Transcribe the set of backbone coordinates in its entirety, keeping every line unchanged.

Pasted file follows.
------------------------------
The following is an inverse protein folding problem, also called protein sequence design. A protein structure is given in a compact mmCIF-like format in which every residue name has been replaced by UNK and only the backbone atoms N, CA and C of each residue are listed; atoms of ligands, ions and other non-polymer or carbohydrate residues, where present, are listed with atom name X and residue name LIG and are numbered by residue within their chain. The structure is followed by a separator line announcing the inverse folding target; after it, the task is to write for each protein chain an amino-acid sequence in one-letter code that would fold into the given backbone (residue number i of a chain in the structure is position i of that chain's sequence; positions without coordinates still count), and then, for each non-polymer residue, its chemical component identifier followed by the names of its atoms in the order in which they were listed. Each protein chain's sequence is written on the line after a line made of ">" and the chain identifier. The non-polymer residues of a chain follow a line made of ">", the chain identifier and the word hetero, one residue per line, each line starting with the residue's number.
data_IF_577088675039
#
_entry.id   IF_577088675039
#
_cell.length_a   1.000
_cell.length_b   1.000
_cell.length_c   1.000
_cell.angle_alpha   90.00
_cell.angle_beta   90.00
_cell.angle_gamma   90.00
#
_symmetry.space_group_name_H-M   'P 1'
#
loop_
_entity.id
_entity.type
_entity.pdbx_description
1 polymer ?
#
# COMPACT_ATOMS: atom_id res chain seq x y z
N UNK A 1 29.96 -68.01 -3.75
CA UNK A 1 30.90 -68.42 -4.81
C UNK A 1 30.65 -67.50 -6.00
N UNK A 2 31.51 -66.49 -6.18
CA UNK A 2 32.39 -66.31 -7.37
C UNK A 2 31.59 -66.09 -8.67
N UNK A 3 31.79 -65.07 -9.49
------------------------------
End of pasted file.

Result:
The following is an inverse protein folding problem, also called protein sequence design. A protein structure is given in a compact mmCIF-like format in which every residue name has been replaced by UNK and only the backbone atoms N, CA and C of each residue are listed; atoms of ligands, ions and other non-polymer or carbohydrate residues, where present, are listed with atom name X and residue name LIG and are numbered by residue within their chain. The structure is followed by a separator line announcing the inverse folding target; after it, the task is to write for each protein chain an amino-acid sequence in one-letter code that would fold into the given backbone (residue number i of a chain in the structure is position i of that chain's sequence; positions without coordinates still count), and then, for each non-polymer residue, its chemical component identifier followed by the names of its atoms in the order in which they were listed. Each protein chain's sequence is written on the line after a line made of ">" and the chain identifier. The non-polymer residues of a chain follow a line made of ">", the chain identifier and the word hetero, one residue per line, each line starting with the residue's number.
data_IF_577088675039
#
_entry.id   IF_577088675039
#
_cell.length_a   1.000
_cell.length_b   1.000
_cell.length_c   1.000
_cell.angle_alpha   90.00
_cell.angle_beta   90.00
_cell.angle_gamma   90.00
#
_symmetry.space_group_name_H-M   'P 1'
#
loop_
_entity.id
_entity.type
_entity.pdbx_description
1 polymer ?
#
# COMPACT_ATOMS: atom_id res chain seq x y z
N UNK A 1 29.96 -68.01 -3.75
CA UNK A 1 30.90 -68.42 -4.81
C UNK A 1 30.65 -67.50 -6.00
N UNK A 2 31.51 -66.49 -6.18
CA UNK A 2 32.39 -66.31 -7.37
C UNK A 2 31.59 -66.09 -8.67
N UNK A 3 31.79 -65.07 -9.49